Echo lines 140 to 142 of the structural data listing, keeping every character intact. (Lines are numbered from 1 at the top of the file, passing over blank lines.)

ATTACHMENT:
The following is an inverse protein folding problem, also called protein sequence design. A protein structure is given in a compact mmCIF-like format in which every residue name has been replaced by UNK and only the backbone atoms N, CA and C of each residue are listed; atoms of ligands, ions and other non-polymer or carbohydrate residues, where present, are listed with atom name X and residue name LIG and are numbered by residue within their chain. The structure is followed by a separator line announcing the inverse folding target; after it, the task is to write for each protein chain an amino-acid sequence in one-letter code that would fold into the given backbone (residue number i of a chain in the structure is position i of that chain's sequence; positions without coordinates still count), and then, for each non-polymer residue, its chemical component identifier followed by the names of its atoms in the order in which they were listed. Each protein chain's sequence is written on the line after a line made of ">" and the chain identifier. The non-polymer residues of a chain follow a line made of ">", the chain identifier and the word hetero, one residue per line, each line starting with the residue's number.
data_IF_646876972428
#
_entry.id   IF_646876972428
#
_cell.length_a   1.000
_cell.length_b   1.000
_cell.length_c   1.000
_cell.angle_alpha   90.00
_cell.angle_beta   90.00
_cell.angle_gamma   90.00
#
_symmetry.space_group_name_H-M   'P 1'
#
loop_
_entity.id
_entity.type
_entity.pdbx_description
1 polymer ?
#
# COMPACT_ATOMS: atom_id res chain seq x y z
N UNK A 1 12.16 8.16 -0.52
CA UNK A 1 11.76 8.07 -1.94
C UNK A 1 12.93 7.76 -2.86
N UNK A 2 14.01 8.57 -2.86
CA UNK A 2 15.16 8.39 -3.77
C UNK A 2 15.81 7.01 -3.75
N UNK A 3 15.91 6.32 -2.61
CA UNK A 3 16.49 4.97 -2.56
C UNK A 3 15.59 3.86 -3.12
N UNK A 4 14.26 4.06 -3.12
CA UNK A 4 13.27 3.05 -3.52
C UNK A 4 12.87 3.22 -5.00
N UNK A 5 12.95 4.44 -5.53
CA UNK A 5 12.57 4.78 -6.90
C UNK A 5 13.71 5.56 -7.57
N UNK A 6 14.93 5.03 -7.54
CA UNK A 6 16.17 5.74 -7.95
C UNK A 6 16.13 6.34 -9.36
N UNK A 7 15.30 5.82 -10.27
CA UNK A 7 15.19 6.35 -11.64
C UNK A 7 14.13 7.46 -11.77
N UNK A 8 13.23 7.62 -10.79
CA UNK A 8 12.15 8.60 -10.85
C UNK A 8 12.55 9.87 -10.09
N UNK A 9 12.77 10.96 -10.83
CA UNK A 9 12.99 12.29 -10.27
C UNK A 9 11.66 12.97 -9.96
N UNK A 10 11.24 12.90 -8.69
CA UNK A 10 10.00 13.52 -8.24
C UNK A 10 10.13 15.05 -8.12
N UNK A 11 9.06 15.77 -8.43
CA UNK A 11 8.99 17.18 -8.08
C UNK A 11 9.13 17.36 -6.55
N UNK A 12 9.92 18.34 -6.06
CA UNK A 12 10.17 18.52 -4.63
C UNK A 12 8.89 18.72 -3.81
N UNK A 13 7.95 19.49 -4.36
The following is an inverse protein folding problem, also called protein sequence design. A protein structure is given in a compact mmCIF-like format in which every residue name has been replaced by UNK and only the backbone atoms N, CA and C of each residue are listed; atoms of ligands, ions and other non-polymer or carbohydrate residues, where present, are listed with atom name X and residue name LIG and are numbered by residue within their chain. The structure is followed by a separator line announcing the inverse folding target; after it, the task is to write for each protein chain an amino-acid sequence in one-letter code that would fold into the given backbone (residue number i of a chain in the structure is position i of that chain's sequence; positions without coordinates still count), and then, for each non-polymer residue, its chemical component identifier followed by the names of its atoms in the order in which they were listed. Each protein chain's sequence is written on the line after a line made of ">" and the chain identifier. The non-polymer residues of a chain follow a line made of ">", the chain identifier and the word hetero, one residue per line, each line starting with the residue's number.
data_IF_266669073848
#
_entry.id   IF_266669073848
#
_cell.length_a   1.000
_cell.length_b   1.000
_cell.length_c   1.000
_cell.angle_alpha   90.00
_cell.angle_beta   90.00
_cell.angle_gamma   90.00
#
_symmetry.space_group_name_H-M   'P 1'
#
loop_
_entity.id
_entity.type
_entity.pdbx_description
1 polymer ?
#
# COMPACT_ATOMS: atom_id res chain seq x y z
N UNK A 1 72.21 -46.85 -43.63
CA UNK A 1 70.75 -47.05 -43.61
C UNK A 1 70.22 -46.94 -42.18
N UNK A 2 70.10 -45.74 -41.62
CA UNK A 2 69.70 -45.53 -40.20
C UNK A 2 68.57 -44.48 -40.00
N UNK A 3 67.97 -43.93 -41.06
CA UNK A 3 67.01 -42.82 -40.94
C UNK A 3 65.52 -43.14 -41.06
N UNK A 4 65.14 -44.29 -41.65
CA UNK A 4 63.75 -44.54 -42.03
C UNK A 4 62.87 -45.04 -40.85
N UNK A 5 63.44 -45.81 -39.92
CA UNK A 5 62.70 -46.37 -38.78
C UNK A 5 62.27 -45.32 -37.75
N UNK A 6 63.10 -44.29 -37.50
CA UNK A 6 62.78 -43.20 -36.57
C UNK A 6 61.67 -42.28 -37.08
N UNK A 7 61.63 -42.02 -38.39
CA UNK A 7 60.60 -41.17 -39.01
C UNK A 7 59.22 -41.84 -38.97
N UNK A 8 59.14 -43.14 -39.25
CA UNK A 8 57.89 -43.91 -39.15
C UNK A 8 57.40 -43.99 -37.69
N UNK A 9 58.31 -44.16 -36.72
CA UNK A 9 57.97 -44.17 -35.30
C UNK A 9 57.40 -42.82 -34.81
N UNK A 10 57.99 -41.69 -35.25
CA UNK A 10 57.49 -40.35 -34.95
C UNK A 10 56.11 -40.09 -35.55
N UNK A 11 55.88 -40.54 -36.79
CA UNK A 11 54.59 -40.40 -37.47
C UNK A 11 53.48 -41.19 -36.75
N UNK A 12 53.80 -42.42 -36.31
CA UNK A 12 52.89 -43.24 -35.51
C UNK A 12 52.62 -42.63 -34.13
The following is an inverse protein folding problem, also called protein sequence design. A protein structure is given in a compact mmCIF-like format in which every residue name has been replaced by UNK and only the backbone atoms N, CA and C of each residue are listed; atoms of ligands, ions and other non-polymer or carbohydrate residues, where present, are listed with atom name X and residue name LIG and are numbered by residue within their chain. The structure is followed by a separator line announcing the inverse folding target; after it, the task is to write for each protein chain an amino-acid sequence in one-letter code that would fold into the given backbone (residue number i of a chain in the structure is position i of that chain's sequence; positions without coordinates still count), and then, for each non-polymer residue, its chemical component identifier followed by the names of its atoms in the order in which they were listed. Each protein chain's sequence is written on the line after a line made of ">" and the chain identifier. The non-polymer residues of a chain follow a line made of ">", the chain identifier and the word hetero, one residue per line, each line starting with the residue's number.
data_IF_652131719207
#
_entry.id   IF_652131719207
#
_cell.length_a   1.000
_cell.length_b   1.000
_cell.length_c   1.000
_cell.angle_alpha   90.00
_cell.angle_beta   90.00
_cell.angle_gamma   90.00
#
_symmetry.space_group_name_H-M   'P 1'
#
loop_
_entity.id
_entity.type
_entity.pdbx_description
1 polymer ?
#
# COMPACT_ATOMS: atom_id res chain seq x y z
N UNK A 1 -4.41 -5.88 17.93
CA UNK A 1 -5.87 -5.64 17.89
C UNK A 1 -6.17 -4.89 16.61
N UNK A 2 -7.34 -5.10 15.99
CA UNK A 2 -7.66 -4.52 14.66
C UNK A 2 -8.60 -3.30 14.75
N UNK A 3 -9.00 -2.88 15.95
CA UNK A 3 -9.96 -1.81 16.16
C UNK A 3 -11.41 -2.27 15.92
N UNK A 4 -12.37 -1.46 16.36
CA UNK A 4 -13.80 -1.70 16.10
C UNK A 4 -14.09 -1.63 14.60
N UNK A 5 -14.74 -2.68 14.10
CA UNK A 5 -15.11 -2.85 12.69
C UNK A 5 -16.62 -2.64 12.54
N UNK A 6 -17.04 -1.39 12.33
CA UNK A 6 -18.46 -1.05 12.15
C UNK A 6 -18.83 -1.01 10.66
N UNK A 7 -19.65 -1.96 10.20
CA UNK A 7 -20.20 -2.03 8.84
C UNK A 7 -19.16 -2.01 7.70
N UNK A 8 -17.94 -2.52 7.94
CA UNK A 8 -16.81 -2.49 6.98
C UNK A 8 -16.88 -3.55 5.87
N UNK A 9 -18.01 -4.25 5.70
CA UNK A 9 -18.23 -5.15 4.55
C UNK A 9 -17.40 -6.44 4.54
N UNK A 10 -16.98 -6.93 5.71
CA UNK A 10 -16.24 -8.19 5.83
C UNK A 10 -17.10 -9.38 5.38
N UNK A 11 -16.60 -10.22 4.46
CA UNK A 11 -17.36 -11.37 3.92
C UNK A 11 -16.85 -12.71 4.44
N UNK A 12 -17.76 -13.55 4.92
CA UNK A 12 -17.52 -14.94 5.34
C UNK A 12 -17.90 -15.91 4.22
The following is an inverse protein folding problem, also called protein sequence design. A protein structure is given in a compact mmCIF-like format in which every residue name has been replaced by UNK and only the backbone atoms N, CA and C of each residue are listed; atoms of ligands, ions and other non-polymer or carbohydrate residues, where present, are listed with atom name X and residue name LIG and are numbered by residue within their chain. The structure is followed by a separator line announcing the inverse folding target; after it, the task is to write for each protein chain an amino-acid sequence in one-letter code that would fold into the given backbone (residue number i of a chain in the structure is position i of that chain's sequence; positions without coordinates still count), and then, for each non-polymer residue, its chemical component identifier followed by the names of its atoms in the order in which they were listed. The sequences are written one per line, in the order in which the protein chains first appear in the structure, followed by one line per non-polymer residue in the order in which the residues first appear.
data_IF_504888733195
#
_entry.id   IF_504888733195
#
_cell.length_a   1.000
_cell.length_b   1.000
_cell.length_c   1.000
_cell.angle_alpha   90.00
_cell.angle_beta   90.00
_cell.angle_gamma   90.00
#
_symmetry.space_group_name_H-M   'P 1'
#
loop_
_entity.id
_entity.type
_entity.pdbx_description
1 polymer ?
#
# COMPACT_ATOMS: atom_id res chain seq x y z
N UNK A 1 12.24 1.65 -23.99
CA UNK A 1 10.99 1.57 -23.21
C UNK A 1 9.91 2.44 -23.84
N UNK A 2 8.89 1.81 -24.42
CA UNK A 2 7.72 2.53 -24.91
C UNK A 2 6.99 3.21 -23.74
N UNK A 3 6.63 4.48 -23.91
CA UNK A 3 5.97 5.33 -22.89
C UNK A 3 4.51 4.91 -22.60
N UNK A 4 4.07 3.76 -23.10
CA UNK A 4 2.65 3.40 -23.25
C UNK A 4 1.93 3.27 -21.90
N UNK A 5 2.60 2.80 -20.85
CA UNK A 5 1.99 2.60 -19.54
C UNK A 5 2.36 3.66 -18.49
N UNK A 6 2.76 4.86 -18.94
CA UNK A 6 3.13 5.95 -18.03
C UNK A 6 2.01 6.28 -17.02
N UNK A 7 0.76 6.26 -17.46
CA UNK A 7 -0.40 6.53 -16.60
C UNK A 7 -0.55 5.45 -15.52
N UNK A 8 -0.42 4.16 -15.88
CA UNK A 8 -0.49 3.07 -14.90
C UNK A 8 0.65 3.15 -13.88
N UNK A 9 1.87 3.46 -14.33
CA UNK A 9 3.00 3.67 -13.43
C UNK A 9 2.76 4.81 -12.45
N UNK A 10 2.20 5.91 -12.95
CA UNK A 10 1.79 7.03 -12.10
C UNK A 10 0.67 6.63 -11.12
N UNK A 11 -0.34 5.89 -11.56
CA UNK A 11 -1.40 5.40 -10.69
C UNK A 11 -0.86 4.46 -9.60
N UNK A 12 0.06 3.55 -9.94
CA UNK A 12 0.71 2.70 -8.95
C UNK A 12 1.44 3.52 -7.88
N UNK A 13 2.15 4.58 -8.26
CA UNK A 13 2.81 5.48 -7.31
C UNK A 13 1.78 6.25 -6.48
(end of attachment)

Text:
N UNK A 2 -7.34 -5.10 15.99
CA UNK A 2 -7.66 -4.52 14.66
C UNK A 2 -8.60 -3.30 14.75